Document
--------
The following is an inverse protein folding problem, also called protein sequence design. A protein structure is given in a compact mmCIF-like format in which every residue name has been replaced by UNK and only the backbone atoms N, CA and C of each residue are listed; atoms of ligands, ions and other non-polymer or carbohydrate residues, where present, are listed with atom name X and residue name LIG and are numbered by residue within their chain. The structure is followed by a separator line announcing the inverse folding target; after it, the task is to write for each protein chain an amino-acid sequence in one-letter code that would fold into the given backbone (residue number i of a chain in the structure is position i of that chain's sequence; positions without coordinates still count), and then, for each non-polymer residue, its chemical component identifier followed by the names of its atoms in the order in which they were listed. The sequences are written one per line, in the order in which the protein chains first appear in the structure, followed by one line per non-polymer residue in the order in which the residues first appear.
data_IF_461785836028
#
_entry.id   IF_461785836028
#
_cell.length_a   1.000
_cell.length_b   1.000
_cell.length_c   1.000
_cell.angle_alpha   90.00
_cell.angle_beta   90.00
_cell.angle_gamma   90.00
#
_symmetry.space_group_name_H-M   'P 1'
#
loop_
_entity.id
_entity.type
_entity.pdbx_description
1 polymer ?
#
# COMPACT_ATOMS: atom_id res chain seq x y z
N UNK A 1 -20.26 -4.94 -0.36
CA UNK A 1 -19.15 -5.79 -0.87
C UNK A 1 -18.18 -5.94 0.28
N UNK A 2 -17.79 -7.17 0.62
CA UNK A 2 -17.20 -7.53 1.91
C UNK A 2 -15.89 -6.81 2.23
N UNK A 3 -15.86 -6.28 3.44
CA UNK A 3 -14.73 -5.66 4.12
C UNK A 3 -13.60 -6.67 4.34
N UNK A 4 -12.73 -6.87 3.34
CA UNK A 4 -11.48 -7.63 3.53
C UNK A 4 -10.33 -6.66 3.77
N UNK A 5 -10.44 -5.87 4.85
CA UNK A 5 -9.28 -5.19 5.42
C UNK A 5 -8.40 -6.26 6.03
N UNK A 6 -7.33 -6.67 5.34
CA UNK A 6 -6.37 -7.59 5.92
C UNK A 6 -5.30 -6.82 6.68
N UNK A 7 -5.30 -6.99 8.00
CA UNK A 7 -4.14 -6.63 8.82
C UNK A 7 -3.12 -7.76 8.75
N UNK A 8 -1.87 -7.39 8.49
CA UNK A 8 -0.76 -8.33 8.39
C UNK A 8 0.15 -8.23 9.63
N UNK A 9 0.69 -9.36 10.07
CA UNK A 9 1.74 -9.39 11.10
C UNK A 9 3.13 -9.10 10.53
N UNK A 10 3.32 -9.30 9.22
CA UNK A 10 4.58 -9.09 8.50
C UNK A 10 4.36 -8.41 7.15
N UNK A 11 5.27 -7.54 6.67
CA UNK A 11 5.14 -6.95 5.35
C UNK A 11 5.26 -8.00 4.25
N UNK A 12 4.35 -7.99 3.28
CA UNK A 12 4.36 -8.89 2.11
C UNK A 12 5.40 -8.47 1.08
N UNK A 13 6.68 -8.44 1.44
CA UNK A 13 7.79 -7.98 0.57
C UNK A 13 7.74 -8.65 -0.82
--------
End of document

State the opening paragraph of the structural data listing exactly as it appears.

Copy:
The following is an inverse protein folding problem, also called protein sequence design. A protein structure is given in a compact mmCIF-like format in which every residue name has been replaced by UNK and only the backbone atoms N, CA and C of each residue are listed; atoms of ligands, ions and other non-polymer or carbohydrate residues, where present, are listed with atom name X and residue name LIG and are numbered by residue within their chain. The structure is followed by a separator line announcing the inverse folding target; after it, the task is to write for each protein chain an amino-acid sequence in one-letter code that would fold into the given backbone (residue number i of a chain in the structure is position i of that chain's sequence; positions without coordinates still count), and then, for each non-polymer residue, its chemical component identifier followed by the names of its atoms in the order in which they were listed. The sequences are written one per line, in the order in which the protein chains first appear in the structure, followed by one line per non-polymer residue in the order in which the residues first appear.